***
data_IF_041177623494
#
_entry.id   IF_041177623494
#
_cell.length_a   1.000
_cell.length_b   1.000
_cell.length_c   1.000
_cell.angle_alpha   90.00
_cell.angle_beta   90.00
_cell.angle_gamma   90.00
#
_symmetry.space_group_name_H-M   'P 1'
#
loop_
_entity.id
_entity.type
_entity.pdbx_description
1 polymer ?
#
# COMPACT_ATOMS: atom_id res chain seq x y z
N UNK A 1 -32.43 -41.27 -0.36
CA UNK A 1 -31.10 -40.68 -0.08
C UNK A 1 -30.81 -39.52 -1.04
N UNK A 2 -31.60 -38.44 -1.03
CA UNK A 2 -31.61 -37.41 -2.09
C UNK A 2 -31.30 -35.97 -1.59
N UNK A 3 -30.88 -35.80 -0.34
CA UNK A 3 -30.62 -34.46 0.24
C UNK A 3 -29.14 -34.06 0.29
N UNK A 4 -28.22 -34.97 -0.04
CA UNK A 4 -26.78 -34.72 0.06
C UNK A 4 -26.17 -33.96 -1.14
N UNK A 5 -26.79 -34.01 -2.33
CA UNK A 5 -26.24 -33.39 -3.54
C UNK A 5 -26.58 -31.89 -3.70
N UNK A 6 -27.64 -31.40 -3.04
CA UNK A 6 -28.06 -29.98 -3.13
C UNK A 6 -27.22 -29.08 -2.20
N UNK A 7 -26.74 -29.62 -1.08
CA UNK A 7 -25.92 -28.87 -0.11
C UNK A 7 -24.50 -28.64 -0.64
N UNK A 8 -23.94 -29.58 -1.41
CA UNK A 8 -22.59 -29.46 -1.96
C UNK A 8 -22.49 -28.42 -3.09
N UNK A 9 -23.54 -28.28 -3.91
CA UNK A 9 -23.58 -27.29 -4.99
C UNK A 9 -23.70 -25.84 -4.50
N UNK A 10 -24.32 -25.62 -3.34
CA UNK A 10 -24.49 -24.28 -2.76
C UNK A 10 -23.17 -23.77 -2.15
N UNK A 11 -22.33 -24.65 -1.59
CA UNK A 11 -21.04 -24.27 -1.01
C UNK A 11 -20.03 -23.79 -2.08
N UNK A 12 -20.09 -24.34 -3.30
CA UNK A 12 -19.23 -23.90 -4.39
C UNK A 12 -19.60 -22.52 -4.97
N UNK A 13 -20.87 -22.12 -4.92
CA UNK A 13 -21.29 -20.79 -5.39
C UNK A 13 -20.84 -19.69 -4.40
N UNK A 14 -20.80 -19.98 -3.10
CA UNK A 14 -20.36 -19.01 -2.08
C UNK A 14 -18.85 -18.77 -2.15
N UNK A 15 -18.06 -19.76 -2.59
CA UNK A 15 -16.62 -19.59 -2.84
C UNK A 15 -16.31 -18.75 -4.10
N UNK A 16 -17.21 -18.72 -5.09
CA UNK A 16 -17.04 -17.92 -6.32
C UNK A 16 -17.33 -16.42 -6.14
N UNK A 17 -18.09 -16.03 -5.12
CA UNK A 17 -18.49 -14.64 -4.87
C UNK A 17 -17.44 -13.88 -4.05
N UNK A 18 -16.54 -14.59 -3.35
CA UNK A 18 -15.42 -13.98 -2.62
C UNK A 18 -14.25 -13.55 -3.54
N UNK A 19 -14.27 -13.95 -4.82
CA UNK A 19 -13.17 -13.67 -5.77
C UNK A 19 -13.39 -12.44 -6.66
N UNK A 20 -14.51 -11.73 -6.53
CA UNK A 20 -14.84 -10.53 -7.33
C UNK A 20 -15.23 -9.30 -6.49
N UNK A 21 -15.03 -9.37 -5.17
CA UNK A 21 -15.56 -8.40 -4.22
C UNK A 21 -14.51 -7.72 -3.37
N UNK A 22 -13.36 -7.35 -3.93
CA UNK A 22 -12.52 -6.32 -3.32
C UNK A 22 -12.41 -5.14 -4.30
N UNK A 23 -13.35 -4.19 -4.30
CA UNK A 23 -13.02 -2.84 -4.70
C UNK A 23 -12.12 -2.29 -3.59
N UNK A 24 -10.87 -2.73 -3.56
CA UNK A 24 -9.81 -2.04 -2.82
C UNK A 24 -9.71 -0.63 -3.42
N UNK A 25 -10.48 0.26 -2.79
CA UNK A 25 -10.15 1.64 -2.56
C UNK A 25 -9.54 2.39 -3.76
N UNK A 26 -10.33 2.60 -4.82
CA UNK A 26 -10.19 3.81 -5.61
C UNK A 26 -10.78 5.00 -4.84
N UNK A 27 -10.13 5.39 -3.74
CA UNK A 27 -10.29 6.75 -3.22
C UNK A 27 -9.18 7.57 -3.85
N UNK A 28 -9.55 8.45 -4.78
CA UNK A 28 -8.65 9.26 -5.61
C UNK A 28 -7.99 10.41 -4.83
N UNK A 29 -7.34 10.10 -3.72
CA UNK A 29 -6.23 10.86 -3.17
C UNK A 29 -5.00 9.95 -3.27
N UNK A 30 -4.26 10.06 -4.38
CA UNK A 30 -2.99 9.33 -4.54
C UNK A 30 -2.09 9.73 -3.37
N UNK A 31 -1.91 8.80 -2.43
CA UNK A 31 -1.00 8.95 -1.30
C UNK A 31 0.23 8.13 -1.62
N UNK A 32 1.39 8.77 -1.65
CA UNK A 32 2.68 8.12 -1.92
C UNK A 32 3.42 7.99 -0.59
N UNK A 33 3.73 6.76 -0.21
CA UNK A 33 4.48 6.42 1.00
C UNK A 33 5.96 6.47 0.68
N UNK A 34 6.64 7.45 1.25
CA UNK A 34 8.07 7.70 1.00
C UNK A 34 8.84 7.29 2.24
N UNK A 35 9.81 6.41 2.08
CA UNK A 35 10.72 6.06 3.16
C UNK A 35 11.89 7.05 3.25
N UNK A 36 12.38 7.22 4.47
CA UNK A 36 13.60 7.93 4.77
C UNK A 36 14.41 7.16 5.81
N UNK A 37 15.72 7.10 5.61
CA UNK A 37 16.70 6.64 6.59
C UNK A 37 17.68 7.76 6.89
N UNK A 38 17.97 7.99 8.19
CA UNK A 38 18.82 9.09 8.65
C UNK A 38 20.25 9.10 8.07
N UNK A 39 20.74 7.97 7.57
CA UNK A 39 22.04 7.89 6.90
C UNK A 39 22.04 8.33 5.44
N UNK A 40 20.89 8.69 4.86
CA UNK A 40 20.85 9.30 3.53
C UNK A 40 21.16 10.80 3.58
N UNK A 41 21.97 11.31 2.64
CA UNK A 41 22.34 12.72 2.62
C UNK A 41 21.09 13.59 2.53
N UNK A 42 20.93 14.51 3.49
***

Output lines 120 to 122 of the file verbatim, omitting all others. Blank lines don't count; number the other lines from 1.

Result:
N UNK A 34 6.64 7.45 1.25
CA UNK A 34 8.07 7.70 1.00
C UNK A 34 8.84 7.29 2.24